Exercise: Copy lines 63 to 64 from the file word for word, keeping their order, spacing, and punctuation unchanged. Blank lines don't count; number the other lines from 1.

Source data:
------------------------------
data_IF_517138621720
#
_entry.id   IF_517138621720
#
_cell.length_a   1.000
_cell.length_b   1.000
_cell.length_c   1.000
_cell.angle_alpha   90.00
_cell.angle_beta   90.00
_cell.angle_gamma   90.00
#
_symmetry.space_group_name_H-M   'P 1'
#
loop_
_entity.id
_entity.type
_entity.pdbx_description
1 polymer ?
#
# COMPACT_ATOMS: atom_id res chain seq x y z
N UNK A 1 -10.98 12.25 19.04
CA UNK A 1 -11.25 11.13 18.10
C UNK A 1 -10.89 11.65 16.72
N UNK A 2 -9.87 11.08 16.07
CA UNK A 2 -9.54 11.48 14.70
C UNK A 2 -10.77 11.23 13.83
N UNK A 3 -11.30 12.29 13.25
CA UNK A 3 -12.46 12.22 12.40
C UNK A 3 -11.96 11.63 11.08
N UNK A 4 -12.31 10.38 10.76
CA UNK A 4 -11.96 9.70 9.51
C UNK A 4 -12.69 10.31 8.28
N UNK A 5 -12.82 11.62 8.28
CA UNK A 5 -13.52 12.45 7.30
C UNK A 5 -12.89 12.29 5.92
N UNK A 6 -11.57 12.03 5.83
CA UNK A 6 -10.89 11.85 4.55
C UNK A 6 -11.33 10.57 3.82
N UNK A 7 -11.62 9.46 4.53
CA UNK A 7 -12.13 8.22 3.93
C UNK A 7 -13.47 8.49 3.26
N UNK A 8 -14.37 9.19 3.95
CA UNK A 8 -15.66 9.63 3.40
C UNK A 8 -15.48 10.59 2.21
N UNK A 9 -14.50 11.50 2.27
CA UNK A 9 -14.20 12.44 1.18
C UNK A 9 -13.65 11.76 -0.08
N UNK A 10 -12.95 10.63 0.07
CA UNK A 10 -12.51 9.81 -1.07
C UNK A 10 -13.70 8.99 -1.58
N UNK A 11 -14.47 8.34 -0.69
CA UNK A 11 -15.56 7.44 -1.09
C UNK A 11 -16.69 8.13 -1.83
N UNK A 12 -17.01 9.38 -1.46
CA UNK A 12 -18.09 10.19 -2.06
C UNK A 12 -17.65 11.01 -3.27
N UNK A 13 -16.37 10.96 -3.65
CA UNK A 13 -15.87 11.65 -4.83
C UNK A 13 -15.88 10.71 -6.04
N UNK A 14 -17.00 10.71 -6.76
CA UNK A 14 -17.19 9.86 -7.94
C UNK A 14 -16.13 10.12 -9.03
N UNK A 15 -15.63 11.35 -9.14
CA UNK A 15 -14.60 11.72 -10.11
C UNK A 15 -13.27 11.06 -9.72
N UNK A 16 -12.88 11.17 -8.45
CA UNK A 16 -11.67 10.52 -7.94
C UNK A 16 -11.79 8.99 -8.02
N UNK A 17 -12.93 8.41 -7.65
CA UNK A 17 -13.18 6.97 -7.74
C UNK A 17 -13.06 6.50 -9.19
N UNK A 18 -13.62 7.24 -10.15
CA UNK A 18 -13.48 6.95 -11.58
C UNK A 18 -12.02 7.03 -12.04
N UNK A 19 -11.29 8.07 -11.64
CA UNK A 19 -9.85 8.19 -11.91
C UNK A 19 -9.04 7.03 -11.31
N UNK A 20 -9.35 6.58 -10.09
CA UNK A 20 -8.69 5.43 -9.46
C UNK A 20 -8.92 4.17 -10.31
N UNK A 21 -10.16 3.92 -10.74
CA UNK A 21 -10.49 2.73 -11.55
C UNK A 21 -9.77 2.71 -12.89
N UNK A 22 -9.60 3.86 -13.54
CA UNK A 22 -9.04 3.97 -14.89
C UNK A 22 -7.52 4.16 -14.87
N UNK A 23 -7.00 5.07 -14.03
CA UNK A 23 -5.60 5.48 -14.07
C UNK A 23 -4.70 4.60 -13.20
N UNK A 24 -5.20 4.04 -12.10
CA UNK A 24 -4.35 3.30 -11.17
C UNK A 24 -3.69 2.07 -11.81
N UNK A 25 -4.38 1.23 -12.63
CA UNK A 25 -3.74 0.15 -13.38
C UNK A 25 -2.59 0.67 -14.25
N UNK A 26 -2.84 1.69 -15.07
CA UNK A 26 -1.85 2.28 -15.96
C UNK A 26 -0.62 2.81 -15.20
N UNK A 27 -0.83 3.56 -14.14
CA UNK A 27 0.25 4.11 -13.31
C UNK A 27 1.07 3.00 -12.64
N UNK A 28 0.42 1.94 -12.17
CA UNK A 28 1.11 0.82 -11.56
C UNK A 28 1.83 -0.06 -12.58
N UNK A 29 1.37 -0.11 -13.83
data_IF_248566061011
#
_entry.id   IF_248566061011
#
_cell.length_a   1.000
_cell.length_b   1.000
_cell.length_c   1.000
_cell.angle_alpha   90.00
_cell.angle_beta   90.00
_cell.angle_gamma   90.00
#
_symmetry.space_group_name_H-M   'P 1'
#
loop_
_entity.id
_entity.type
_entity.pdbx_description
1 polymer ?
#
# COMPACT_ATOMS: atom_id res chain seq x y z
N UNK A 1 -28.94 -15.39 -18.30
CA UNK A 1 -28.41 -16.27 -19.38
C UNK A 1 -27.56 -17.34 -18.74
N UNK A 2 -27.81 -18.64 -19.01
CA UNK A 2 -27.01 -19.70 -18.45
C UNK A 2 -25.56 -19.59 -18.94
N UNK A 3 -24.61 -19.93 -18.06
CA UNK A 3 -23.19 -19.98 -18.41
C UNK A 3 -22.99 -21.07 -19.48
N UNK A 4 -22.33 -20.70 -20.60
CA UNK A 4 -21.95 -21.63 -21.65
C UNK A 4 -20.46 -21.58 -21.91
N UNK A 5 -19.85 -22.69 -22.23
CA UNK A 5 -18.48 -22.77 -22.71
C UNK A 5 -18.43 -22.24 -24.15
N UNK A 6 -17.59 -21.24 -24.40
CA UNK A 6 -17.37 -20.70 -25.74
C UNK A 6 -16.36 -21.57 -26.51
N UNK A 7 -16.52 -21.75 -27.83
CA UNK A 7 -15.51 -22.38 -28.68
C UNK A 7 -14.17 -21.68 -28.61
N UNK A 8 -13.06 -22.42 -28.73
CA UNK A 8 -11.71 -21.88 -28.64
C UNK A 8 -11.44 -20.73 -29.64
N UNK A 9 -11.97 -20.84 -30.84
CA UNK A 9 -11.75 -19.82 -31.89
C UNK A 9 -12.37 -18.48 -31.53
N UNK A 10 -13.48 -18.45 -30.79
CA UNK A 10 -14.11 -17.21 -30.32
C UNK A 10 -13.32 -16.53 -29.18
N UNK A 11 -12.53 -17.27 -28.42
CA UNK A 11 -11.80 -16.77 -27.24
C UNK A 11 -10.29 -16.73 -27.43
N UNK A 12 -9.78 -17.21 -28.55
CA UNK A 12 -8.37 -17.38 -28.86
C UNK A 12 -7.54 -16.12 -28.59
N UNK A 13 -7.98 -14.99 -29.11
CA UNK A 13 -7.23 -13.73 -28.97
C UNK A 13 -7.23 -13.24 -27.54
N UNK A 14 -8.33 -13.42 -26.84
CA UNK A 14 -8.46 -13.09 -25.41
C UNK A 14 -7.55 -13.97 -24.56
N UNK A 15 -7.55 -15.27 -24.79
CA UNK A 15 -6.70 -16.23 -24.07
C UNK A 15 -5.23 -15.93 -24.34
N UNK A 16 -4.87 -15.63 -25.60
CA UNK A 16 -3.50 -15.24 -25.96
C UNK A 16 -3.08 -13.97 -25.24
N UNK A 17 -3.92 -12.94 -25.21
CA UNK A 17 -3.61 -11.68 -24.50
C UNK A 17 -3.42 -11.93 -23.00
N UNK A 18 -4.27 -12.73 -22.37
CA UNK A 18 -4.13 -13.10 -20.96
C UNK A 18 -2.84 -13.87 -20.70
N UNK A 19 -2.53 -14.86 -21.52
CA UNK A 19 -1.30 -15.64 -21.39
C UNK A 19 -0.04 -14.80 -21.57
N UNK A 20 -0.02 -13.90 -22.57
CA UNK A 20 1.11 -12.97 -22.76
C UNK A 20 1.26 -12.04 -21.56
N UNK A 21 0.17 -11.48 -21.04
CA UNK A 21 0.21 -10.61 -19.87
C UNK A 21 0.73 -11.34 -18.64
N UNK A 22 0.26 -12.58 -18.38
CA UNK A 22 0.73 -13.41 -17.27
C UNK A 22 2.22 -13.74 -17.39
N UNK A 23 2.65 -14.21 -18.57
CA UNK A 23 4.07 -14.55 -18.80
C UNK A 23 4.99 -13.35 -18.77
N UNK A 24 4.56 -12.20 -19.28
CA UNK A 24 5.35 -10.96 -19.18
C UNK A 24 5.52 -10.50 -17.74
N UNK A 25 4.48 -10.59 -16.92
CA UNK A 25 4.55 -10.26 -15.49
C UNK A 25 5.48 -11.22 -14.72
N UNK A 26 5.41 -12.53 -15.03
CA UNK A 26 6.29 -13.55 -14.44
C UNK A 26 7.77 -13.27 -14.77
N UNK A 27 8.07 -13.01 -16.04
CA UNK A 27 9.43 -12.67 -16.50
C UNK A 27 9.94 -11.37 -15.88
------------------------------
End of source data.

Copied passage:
N UNK A 15 -15.63 11.35 -9.14
CA UNK A 15 -14.60 11.72 -10.11